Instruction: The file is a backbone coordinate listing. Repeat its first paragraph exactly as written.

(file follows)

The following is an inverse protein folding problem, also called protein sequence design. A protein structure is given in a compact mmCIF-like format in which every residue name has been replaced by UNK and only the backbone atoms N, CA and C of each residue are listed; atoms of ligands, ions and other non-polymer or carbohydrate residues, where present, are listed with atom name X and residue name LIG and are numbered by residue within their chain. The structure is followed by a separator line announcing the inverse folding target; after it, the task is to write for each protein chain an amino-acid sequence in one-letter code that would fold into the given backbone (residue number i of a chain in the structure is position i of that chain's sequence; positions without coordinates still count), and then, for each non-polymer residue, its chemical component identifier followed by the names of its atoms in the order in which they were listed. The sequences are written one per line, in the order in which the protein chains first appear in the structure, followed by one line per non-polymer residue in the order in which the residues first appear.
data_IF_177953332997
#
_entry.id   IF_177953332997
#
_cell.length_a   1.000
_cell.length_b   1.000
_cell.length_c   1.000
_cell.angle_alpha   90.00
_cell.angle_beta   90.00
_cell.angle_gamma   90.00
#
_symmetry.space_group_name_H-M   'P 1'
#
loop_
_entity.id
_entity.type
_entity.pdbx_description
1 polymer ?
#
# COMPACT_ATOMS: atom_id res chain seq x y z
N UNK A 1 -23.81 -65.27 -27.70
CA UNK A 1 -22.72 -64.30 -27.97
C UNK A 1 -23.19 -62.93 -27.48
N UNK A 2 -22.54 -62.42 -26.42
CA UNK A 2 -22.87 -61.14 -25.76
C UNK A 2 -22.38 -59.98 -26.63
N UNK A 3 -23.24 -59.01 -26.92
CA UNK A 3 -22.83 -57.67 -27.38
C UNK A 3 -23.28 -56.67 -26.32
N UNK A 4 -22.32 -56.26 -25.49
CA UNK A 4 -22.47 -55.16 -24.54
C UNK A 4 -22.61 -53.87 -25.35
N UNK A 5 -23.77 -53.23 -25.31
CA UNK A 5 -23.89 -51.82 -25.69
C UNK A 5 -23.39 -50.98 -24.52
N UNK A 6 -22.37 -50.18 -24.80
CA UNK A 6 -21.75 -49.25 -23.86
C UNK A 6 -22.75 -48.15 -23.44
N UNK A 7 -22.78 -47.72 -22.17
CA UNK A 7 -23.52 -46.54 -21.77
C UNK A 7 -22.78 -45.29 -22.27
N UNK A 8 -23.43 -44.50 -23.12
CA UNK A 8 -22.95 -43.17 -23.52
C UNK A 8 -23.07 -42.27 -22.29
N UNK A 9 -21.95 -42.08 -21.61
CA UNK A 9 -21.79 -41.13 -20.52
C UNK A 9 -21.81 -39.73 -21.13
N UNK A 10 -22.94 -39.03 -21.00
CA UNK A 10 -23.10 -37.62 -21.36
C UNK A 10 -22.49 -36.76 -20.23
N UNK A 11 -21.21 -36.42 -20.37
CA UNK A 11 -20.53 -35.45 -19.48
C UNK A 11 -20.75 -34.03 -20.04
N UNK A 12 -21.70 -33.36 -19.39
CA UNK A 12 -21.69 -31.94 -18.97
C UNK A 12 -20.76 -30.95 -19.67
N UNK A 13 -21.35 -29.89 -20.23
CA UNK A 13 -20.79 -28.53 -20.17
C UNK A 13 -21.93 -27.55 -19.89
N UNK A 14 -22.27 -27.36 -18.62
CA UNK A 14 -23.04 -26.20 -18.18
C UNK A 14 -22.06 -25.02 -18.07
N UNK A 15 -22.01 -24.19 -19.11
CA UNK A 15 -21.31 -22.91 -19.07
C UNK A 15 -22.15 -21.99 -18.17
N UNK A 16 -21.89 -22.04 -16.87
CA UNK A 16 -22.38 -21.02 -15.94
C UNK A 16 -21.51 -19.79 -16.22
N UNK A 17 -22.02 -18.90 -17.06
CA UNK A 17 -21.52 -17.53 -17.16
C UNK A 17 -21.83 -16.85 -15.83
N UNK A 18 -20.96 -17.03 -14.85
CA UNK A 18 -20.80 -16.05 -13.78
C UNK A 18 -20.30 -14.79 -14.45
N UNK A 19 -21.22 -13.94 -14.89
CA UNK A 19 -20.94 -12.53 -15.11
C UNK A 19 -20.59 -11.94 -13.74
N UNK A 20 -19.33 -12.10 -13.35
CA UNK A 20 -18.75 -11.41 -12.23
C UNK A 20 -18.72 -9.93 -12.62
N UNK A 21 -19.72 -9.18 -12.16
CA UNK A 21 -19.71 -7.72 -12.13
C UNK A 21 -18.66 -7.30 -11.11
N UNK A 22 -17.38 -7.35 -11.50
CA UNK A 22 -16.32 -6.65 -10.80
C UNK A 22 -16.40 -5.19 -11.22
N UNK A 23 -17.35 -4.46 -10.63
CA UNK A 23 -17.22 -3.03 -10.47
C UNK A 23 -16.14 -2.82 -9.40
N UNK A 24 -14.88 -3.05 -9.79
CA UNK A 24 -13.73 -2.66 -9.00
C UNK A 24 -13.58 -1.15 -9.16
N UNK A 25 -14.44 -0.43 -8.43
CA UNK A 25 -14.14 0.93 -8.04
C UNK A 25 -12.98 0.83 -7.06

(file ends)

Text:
The following is an inverse protein folding problem, also called protein sequence design. A protein structure is given in a compact mmCIF-like format in which every residue name has been replaced by UNK and only the backbone atoms N, CA and C of each residue are listed; atoms of ligands, ions and other non-polymer or carbohydrate residues, where present, are listed with atom name X and residue name LIG and are numbered by residue within their chain. The structure is followed by a separator line announcing the inverse folding target; after it, the task is to write for each protein chain an amino-acid sequence in one-letter code that would fold into the given backbone (residue number i of a chain in the structure is position i of that chain's sequence; positions without coordinates still count), and then, for each non-polymer residue, its chemical component identifier followed by the names of its atoms in the order in which they were listed. The sequences are written one per line, in the order in which the protein chains first appear in the structure, followed by one line per non-polymer residue in the order in which the residues first appear.